Thursday, June 4, 2009


Here is the quote from Göring:

"Why, of course, people don’t want war. Why would some poor slob on a farm want to risk his life in a war when the best that he can get out of it is to come back to his farm in one piece? Naturally, the common people don’t want war… That is understood. But it is the leaders of the country who determine policy and it is always a simple matter to drag the people along… The people can always be brought to the bidding of the leaders. That is easy. All you have to do is tell them they are being attacked and denounce the pacifists for lack of patriotism and exposing the country to danger. It works the same way in any country.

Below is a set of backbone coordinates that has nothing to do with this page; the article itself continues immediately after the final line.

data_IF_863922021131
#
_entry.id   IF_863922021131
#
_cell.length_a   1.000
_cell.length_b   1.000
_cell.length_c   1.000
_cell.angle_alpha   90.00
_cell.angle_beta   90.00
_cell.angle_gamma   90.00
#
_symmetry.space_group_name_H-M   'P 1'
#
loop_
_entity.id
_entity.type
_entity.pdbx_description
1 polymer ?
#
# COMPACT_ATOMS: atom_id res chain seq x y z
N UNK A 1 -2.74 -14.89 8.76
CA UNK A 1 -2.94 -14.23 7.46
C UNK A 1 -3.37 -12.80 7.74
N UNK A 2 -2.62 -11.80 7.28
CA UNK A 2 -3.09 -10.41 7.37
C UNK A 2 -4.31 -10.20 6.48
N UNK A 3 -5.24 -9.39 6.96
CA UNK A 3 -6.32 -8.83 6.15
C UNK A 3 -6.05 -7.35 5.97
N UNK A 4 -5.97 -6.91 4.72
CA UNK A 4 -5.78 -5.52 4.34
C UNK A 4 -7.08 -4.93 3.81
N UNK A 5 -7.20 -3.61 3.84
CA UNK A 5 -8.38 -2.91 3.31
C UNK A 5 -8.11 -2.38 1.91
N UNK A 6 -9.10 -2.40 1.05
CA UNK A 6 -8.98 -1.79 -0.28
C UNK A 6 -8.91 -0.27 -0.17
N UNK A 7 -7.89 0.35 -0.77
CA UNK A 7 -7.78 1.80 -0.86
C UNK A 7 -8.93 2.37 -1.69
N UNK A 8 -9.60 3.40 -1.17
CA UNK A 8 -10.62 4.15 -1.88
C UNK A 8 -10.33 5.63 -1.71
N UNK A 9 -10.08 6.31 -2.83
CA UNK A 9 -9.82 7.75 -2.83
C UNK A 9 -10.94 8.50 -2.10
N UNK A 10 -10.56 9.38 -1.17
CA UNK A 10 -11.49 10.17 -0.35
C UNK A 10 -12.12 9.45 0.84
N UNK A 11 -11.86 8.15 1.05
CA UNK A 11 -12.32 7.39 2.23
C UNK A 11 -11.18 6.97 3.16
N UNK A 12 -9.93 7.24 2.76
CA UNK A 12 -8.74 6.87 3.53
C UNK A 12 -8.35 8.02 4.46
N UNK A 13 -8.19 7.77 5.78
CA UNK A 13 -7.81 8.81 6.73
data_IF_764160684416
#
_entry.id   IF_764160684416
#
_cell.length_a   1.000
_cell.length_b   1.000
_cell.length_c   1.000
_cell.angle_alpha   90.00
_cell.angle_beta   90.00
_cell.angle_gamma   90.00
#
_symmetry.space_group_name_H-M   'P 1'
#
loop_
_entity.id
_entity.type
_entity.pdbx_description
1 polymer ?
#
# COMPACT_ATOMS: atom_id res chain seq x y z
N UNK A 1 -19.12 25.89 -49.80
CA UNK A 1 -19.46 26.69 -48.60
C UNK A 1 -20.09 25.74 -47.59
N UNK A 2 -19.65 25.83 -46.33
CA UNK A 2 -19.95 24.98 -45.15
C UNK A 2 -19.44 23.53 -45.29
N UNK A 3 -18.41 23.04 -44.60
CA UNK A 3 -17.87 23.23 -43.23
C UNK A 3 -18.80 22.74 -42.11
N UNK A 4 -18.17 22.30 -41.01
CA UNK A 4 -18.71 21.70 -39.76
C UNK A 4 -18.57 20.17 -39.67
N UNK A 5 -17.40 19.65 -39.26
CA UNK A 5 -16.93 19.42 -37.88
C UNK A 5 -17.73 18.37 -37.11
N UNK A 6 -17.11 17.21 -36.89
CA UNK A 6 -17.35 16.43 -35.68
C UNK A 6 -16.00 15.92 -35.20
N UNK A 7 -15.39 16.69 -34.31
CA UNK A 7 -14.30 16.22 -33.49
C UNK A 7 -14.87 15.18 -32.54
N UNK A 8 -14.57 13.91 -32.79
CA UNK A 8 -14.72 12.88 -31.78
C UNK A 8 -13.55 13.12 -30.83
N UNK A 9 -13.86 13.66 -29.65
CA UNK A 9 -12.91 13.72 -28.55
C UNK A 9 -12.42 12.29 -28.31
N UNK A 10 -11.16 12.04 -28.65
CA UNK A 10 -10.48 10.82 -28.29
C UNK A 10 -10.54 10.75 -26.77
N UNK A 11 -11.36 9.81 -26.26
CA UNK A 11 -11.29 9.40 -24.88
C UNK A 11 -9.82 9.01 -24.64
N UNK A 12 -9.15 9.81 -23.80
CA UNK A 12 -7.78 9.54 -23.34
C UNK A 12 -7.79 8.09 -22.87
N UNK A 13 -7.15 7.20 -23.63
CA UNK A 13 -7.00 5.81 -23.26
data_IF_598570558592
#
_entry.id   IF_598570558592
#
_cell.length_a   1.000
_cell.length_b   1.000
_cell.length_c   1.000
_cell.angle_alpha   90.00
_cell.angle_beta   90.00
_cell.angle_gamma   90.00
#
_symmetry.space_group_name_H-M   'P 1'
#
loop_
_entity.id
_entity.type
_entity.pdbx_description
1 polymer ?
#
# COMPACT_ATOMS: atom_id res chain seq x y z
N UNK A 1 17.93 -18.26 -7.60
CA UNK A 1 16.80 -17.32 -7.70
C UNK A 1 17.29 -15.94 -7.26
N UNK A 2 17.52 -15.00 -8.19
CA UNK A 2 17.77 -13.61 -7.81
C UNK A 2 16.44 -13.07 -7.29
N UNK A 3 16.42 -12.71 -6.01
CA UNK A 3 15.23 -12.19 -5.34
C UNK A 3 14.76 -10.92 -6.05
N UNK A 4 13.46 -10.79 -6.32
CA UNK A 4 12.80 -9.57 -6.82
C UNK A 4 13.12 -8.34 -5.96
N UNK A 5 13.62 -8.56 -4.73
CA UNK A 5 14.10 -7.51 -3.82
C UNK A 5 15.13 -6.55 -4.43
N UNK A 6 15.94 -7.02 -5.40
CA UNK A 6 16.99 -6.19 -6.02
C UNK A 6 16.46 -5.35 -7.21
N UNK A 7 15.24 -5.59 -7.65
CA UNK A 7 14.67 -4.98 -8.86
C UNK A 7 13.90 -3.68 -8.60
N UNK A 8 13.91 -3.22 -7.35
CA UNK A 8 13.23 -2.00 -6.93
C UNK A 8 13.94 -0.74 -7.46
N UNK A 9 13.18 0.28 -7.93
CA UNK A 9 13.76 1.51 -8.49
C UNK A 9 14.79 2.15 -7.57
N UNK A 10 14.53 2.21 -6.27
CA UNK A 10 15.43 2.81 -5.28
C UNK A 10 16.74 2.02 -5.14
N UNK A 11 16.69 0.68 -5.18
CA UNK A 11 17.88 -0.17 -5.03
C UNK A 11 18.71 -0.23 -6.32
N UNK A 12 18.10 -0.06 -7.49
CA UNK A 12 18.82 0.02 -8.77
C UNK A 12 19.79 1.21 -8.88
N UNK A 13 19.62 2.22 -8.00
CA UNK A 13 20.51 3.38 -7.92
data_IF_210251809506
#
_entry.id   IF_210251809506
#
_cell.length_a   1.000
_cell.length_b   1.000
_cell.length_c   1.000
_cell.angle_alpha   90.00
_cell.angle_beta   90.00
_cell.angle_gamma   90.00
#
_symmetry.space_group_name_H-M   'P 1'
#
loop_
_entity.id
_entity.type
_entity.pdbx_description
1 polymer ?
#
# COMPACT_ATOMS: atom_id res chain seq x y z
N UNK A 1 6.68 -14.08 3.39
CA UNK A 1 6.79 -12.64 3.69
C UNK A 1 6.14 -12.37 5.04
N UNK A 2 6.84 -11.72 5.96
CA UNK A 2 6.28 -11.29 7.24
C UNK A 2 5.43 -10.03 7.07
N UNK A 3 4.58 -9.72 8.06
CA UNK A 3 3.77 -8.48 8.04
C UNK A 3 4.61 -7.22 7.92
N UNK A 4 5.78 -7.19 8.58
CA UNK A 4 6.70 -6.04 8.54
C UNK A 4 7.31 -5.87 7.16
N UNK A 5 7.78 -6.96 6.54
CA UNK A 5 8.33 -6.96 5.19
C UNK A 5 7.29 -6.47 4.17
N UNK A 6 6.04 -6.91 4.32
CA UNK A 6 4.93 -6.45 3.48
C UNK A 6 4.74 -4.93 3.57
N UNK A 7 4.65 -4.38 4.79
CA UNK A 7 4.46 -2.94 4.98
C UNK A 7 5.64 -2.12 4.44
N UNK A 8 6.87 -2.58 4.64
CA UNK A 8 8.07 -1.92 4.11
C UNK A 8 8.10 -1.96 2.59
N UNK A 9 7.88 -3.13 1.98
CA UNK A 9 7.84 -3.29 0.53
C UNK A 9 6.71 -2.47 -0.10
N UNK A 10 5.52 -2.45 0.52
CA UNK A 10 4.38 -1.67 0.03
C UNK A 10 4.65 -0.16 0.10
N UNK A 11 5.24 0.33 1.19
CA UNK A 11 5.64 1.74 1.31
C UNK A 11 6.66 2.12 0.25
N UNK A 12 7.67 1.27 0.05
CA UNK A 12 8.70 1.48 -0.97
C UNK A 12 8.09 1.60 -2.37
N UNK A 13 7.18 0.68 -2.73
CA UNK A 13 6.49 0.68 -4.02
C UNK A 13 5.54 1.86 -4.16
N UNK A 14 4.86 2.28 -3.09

There are endless debates about whether leaders “drag the people along” or whether they are puppets of forces which exist outside of themselves. This is the substance of Tolstoy’s theory of history outlined in “War and Peace” — the general’s delusion (it could be Göring’s or Napoleon’s) that he is in control of history when he is but a pawn. [31] History, when all is said and done, is enacted by all of us, not by a select few, and it is to the story of the collective to which I now turn."

From Errol Morrs's series the NYTImes, "Bamboozling Ourselves," part 5.

Are we "dragged along" or is history "enacted by all of us?" Well, of course it's, by definition, enacted by all of us, but to what extent is the common person initiator rather than responder?

Monday, June 1, 2009

Quaker education

I'd like to talk about Quaker education. What makes a school Quaker?